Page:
Copyright/attribution: St Fagans National Museum of History
What do you see?
We can see some Hebrew letters. We can also see a silver case. What do you see?
What do we know?
A Mezuzah is a scroll inside a tiny box. The box can be made of many different materials. This mezuzah is made of silver. The scroll is made from parchment, which is made from the skin of a kosher animal. The Hebrew writing is written in ink with a feather quill. Hebrew is written and read from right to left and is the Holy language for Jewish people. On the scroll is the Shema prayer, which is the most important prayer in Judaism. This prayer reminds Jewish people that there is only one God.
The word ‘mezuzah’ means doorpost. The scroll with the Shema prayer is rolled up and placed inside the box. The mezuzah is then hung on the doorposts of Jewish homes. Some Jewish people will hang a mezuzah only on the outside of their homes, while other Jewish people might have a mezuzah on every doorpost in their home, apart from the bathroom. Some Jewish people will kiss their finger tips and touch the mezuzah each time they enter and exit a room. Hanging a mezuzah on the doorposts of a Jewish home is one of the 613 commandments, or mitzvot, in the Torah.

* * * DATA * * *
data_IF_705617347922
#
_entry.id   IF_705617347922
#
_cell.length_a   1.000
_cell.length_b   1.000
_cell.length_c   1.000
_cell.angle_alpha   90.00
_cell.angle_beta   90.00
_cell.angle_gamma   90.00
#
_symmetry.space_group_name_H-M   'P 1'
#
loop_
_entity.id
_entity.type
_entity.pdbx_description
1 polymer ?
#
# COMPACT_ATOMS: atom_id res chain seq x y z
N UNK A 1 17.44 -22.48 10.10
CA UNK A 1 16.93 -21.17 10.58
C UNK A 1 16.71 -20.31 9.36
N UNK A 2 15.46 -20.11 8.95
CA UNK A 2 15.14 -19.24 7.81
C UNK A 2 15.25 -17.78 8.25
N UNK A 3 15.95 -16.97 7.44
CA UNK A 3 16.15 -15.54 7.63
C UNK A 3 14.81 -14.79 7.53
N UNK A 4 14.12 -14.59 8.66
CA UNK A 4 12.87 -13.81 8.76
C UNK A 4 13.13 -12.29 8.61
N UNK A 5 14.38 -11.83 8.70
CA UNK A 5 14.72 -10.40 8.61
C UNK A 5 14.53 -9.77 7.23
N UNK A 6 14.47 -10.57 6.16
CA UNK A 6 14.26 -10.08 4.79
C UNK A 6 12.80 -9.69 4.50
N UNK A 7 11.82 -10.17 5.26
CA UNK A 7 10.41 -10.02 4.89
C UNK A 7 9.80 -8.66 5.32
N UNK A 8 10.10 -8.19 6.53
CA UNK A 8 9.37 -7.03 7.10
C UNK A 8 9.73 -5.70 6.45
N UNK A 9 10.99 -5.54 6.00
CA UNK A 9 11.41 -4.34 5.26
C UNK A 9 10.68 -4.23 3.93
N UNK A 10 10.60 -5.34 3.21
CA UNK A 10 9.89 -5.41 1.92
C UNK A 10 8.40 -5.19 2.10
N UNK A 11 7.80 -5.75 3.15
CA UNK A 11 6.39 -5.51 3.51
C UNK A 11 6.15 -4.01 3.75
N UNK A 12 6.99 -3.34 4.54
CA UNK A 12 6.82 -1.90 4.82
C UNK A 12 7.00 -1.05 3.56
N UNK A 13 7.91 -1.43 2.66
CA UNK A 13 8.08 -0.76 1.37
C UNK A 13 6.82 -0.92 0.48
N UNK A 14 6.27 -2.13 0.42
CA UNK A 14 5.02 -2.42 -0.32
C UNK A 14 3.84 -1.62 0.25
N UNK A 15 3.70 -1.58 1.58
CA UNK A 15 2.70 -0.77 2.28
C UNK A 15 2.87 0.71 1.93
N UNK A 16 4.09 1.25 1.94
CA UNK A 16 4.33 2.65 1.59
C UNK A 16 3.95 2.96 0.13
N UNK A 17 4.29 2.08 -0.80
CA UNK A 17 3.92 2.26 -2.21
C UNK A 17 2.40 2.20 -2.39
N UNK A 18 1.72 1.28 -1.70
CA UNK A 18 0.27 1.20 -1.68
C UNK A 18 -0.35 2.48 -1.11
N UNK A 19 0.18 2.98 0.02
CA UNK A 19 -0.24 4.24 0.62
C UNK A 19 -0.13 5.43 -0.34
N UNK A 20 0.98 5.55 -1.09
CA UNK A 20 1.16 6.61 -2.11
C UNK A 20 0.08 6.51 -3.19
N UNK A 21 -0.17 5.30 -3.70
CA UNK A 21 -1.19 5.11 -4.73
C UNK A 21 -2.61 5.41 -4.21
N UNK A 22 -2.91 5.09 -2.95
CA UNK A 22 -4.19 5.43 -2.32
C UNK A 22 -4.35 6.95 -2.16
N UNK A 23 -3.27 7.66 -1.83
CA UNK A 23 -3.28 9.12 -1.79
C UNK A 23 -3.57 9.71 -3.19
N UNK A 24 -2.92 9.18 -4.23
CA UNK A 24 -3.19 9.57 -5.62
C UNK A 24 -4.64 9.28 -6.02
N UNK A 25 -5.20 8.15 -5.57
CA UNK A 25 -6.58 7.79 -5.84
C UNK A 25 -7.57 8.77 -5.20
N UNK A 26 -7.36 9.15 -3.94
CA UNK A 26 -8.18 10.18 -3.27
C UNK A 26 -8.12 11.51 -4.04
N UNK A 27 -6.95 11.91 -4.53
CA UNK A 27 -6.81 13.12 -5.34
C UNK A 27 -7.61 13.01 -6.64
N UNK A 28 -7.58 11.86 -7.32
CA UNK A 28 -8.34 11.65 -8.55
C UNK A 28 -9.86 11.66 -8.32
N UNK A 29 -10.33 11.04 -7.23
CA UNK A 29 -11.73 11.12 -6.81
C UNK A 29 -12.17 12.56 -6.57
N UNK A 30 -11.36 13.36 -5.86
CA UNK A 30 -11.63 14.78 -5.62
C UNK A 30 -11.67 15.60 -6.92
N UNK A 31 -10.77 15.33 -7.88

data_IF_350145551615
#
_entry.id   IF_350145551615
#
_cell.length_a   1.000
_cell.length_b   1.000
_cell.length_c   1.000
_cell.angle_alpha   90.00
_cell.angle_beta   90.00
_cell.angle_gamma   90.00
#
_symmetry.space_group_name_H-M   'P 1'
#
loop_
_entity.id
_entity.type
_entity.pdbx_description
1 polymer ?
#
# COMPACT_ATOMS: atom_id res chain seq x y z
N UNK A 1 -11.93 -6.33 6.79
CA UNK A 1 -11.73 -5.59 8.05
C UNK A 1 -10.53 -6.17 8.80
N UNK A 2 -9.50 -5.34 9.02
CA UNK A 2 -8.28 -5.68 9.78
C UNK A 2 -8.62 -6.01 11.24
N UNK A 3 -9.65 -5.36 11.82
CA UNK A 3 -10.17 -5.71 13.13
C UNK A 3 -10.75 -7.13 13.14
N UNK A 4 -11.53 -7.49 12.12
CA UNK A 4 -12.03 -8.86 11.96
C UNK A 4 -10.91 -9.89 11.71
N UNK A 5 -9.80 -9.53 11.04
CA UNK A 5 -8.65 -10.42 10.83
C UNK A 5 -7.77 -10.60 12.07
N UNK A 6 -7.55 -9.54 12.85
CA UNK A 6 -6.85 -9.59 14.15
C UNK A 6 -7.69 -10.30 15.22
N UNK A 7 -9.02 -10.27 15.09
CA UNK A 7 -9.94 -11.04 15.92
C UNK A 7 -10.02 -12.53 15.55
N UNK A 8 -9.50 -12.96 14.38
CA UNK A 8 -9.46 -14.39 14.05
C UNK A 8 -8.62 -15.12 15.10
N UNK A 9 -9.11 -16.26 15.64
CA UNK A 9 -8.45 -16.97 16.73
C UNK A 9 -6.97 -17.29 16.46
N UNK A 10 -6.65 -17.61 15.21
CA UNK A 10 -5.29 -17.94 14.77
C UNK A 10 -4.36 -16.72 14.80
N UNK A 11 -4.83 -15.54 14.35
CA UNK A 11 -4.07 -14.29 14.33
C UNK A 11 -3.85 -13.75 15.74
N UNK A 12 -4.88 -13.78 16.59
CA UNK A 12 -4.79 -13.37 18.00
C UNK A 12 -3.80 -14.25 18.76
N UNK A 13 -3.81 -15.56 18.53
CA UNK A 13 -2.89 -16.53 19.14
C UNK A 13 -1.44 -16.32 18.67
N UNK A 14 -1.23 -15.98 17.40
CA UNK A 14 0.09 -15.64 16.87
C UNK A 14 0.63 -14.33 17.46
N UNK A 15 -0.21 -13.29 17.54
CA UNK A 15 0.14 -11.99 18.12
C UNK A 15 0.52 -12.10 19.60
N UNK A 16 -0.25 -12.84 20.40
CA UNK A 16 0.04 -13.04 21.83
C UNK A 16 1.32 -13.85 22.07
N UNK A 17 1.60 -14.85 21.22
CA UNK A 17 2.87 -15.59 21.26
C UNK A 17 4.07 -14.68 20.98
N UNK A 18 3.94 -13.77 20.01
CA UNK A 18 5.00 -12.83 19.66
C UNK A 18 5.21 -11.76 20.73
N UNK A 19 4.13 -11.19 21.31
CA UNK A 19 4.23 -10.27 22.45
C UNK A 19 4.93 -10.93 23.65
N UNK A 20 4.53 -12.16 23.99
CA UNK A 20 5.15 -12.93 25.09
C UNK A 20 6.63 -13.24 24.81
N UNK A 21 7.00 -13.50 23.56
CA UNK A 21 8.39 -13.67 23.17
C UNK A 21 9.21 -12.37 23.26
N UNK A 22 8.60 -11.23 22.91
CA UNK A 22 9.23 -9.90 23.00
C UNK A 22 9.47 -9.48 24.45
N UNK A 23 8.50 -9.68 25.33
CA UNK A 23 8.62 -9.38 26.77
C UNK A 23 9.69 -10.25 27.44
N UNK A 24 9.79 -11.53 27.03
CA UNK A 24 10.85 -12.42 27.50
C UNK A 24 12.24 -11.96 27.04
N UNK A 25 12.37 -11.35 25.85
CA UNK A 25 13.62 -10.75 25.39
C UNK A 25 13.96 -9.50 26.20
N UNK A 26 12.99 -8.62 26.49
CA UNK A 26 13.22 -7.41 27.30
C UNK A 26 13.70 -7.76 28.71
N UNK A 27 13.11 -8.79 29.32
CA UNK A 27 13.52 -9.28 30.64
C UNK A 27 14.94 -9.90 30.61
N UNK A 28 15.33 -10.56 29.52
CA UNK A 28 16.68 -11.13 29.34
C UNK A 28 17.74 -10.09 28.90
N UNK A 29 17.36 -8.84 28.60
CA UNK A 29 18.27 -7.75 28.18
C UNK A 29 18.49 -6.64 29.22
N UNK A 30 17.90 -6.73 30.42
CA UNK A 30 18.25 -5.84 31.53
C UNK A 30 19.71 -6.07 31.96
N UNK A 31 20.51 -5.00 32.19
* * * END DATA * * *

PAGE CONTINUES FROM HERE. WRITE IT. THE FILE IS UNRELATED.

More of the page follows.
What do we wonder?
We might wonder who owned this mezuzah? We might wonder who wrote the scroll? What do you wonder?
Why might it be important for many Jewish people to hang a mezuzah outside their homes?
Why does a society need rules or laws for people to follow? What are some of the benefits? What might some of the challenges be?